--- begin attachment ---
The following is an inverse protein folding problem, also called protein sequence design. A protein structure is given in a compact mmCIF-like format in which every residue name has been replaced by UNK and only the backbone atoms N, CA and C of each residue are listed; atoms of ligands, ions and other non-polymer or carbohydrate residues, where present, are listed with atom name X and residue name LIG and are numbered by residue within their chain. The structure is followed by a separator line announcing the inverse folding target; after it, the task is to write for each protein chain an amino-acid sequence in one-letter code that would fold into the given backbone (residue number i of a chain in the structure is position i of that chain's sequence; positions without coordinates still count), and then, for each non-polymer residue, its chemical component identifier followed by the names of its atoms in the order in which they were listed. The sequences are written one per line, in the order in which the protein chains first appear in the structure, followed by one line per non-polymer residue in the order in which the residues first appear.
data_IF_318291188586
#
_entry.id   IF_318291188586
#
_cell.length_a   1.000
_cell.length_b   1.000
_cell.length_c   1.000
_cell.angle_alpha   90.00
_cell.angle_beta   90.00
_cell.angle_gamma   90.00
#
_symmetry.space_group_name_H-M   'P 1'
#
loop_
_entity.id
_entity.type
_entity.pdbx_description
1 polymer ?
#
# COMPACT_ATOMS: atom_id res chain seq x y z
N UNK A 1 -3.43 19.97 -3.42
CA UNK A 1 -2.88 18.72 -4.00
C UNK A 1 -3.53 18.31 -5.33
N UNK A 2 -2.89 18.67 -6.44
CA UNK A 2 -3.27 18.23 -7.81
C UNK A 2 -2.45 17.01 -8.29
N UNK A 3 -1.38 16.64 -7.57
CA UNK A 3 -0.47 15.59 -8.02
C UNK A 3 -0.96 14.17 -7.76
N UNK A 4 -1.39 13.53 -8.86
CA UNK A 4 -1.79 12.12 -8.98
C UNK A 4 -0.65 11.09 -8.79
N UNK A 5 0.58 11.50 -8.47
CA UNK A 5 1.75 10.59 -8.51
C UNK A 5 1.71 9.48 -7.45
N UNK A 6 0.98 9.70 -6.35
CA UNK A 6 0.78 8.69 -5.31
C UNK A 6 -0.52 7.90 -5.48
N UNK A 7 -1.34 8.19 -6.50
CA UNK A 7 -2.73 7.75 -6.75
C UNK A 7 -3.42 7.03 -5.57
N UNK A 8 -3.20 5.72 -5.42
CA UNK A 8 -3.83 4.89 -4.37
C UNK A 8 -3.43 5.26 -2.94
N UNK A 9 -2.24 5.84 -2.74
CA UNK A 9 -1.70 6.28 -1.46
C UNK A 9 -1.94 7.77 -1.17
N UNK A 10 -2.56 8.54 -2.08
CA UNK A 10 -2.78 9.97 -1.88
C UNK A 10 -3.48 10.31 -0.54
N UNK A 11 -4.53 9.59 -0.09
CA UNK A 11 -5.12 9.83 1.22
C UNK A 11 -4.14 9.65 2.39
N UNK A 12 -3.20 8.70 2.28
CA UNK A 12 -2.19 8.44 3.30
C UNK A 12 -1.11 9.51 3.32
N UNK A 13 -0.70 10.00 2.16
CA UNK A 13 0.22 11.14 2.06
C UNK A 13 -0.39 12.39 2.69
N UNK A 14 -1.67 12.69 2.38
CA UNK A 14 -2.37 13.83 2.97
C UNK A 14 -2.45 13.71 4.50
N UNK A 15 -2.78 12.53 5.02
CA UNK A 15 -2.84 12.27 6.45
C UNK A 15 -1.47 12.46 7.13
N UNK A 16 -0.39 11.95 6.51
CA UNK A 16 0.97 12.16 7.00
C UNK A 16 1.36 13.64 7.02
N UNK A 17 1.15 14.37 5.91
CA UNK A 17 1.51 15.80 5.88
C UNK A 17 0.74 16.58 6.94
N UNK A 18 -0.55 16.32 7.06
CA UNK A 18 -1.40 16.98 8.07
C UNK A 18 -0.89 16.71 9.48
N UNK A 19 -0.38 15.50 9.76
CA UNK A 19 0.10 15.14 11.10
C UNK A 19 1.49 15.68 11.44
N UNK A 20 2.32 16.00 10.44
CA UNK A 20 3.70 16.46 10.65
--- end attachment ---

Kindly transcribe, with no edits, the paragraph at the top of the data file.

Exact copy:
The following is an inverse protein folding problem, also called protein sequence design. A protein structure is given in a compact mmCIF-like format in which every residue name has been replaced by UNK and only the backbone atoms N, CA and C of each residue are listed; atoms of ligands, ions and other non-polymer or carbohydrate residues, where present, are listed with atom name X and residue name LIG and are numbered by residue within their chain. The structure is followed by a separator line announcing the inverse folding target; after it, the task is to write for each protein chain an amino-acid sequence in one-letter code that would fold into the given backbone (residue number i of a chain in the structure is position i of that chain's sequence; positions without coordinates still count), and then, for each non-polymer residue, its chemical component identifier followed by the names of its atoms in the order in which they were listed. The sequences are written one per line, in the order in which the protein chains first appear in the structure, followed by one line per non-polymer residue in the order in which the residues first appear.